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Pre-Kindergarten and Kindergarten

Description:
Early childhood education involves the child physically, socially, mentally, and spiritually. It is our goal at TAA to provide a program that gives parents encouragement, support, and training as they help their children grow and develop. In the worlds of Ellen White, “Too much importance cannot be placed on the early training of children. The lessons learned, the habits formed, during the years of infancy and childhood, have more to do with the formation of the character and the direction of the life than have all the instruction and training of after years.” (Education, page 380).

Program Aspects:

  • An open door policy allows parents and family to spend time in the classroom.

  • Pre-K students must be at least four years old and fully toilet trained, including the ability to wipe themselves without assistance.

  • Hours are Monday through Thursday from 8 am – 3 pm and Friday from 8 am – 12 pm, with free daycare options until 2 pm.

  • Learning occurs through experimenting, discovery, and exploration of new materials, which include but are not limited to paint, sand, play dough, and glue.

  • An optional vegetarian hot lunch program can be charged to the parent’s account at $4/meal.

  • Children participate in music class twice a week, during which the teacher focuses on capturing and developing the natural rhythm, confidence, and musical ability of each child.

  • Children participate in library time once a week, spending the time looking at books and magazines and hearing stories read to them by the librarian.

  • School-wide and classroom field trips are provided on a monthly basis.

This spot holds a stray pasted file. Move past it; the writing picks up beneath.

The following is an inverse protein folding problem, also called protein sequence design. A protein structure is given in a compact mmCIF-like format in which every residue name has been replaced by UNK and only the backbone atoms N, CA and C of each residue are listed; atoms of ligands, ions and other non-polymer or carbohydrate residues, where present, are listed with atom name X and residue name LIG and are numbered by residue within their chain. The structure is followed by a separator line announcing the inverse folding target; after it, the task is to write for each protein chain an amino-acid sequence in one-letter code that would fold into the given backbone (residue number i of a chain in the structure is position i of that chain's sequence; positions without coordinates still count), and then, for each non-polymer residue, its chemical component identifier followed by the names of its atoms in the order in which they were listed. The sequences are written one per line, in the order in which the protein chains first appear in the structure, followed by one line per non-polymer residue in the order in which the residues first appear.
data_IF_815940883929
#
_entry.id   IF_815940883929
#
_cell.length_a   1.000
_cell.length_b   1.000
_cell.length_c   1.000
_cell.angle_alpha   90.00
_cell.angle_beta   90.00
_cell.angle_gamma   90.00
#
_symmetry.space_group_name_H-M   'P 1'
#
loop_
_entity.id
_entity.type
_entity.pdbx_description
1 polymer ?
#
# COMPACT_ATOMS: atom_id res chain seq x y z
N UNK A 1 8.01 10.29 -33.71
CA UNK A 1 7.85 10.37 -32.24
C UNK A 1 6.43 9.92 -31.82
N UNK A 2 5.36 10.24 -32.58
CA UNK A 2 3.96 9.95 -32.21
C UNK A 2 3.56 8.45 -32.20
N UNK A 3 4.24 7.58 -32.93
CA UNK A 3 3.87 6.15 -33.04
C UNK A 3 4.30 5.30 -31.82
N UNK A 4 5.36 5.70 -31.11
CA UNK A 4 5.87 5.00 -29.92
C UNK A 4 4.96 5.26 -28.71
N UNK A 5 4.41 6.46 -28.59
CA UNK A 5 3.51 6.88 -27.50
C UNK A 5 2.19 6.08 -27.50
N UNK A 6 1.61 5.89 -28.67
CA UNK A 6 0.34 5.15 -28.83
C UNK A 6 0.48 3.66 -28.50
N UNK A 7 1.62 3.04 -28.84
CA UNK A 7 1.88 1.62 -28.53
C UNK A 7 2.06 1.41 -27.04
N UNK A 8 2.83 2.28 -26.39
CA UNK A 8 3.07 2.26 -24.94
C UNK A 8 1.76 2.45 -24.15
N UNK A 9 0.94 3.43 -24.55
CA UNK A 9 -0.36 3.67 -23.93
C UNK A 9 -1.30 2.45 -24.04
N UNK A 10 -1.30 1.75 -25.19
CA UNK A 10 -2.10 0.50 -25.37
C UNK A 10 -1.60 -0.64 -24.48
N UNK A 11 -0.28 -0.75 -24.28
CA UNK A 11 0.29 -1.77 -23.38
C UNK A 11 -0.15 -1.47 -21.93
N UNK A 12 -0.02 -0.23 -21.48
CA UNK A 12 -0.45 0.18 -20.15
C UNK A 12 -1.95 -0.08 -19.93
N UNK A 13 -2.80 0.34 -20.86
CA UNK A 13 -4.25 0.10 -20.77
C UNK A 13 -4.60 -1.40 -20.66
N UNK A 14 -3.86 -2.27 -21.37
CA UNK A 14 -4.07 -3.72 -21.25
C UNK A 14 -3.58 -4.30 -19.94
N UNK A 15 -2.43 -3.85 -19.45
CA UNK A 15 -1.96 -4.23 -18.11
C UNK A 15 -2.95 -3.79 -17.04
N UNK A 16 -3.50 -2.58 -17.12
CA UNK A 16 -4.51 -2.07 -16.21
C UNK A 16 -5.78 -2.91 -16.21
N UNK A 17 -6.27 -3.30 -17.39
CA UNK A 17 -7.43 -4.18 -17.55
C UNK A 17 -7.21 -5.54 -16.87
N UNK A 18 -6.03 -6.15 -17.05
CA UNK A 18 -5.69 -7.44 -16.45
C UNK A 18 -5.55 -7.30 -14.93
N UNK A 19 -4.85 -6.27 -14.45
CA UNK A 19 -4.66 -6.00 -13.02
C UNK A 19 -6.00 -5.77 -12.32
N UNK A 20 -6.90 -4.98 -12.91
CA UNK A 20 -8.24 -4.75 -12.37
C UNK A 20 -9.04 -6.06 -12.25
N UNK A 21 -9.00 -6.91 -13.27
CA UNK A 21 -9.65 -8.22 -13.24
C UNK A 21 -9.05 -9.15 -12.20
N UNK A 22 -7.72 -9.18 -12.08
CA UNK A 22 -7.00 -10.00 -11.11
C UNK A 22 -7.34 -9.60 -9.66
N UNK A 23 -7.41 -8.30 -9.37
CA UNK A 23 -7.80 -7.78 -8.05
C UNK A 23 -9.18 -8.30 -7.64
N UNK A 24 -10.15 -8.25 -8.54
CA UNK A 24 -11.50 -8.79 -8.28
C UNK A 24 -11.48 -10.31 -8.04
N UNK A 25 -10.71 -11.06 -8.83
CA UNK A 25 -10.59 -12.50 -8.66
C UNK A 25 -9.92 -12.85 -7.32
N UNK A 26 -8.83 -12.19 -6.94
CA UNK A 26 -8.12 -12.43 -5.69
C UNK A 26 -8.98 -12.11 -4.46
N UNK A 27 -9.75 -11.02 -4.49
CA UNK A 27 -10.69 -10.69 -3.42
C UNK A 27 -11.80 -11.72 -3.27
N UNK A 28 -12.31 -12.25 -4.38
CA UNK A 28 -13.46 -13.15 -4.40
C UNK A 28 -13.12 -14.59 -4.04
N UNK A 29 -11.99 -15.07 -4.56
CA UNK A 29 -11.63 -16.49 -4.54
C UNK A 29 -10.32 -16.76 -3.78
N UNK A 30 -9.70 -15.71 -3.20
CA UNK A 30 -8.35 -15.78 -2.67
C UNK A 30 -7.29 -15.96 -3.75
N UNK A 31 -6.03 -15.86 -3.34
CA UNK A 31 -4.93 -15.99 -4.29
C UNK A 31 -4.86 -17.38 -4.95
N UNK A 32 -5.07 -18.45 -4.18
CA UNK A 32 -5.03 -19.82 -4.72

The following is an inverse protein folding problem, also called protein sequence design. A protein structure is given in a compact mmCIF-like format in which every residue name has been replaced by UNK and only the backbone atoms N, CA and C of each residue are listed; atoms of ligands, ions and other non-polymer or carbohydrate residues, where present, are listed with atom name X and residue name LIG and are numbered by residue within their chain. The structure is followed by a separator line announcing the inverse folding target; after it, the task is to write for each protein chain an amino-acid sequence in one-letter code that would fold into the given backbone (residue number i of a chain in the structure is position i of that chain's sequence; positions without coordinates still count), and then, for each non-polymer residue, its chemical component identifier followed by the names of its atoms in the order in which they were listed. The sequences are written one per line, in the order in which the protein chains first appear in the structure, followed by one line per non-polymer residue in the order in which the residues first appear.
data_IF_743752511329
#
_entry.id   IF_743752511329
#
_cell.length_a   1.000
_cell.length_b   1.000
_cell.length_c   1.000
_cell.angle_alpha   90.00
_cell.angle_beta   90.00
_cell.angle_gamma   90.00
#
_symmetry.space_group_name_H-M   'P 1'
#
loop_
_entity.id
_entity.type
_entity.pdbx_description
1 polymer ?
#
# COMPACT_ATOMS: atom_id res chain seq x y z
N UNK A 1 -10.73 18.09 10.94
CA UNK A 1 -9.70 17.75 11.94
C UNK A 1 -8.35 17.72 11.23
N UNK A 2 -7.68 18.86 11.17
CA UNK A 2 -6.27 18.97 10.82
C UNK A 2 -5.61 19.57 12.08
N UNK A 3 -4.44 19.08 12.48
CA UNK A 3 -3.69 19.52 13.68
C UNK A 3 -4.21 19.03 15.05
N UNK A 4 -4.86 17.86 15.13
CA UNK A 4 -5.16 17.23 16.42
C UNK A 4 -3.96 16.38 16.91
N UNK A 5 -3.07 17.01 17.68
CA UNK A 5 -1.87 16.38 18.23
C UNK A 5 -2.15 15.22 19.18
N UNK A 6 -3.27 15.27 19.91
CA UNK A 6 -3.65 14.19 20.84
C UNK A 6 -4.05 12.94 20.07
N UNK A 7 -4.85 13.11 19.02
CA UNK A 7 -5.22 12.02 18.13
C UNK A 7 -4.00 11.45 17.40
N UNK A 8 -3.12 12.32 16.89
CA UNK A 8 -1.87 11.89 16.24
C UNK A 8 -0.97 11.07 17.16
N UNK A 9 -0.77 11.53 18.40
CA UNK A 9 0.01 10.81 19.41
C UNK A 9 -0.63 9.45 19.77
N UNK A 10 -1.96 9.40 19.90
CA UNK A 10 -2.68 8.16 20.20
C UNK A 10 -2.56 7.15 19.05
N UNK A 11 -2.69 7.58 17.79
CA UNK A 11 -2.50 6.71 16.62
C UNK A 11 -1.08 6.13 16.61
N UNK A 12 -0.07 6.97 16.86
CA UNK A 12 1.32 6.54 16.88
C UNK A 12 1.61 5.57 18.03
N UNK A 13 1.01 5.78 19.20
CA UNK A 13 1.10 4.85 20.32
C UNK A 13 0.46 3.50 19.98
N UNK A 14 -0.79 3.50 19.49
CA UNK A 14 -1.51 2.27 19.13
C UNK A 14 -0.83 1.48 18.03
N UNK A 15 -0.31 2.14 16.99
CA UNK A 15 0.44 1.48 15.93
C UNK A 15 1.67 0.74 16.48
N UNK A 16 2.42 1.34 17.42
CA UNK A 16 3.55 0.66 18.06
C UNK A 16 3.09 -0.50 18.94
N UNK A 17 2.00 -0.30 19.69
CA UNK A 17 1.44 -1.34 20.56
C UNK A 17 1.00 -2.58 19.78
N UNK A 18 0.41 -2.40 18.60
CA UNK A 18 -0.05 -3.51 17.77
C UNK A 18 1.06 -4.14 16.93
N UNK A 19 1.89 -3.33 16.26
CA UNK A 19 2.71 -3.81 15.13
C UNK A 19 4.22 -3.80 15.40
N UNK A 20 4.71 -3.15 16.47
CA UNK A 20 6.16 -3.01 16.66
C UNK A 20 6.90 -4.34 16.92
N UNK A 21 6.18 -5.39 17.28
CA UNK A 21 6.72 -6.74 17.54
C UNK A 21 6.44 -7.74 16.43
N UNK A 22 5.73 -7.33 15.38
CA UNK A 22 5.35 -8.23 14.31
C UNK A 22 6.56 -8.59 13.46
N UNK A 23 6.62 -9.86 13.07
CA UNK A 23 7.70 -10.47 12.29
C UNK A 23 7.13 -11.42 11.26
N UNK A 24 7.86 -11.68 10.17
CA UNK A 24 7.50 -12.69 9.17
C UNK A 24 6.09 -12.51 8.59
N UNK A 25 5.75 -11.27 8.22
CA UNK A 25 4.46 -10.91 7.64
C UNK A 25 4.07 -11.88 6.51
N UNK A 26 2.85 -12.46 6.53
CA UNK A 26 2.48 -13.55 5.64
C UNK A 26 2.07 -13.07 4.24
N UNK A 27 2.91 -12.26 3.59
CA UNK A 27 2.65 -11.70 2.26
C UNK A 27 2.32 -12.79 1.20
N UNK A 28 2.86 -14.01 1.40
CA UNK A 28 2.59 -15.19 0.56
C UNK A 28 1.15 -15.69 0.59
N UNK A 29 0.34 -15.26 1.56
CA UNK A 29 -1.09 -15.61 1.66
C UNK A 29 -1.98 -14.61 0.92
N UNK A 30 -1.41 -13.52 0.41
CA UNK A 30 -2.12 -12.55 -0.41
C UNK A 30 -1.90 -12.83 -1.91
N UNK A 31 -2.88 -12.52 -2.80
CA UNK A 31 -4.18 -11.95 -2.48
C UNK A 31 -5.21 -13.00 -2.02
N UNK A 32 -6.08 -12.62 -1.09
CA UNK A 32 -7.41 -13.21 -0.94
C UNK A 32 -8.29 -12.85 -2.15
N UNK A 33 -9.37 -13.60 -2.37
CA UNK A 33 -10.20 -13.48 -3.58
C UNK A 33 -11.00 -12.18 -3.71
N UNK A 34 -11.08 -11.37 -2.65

• Daily notes home, text messages, and phone calls keep parents engaged in the classroom environment.

  • Parents are encouraged and welcome to schedule additional meetings with the teacher as needed and to take advantage of parent-teacher conferences twice a year.

  • The Pre-K child will learn some of the following skills:

    • Reading readiness: listening to and following directions, left to right progression when reading and writing, letter identification, and letter sounds.

    • Math concepts: patterning, sorting, shapes, number recognition, number writing.

    • Fine motor skills: manipulating small objects, tracing, painting, coloring, and pencil gripping.

    • Awareness of self: respect of self and others as well as of the school community, waiting one’s turn to speak and play, and completing daily tasks.

  • Both Pre-K and Kindergarten students are encouraged to complete home reading logs. Research has shown that the single most important thing that a parent can do to help their child acquire language, prepare their child for school, and instill a love of learning in their child, is to read to them. (Russ et al., 2007.)

  • Kindergarten language arts curriculum consists of reading, writing, and phonics. As the children explore literature-based themes and interact with their teachers and peers, the primary focus is to help make the invisible God visible to each child and to help the children learn just how much God loves them.

  • Bible is taught through songs, stories, role-play, and community service projects.

  • Children explore centers daily, learning about the world and about how to work and play well with others. Centers consist of a dramatic play space, blocks, computers, and a reading corner; writing, science, and math spaces; and a puzzle and game center.

  • Play, an important aspect of early childhood development, is also used as a vehicle for social, emotional, and cognitive development.

  • PE, offered daily, encourages students to get physically active through organized games, running, and structured exercise and helps develop concepts of sportsmanship and playing cooperatively with others.

  • Pre-K and Kindergarten students are paired with buddies from the middle school and high school in which the pair spends time together each week doing a variety of activities, such as:

    • Reading with their buddy

    • Centers

    • Art

    • Alphabet review

    • Outside play

    • Tornado drills (buddies help the younger students feel comfortable, avoid panic, and stay safe).

  • Chapel every Friday creates an opportunity for all elementary students and early childhood education students to come together in Christian fellowship.

  • Daily morning worship provides a time for the whole school to pray and sing together as a community.

Registration

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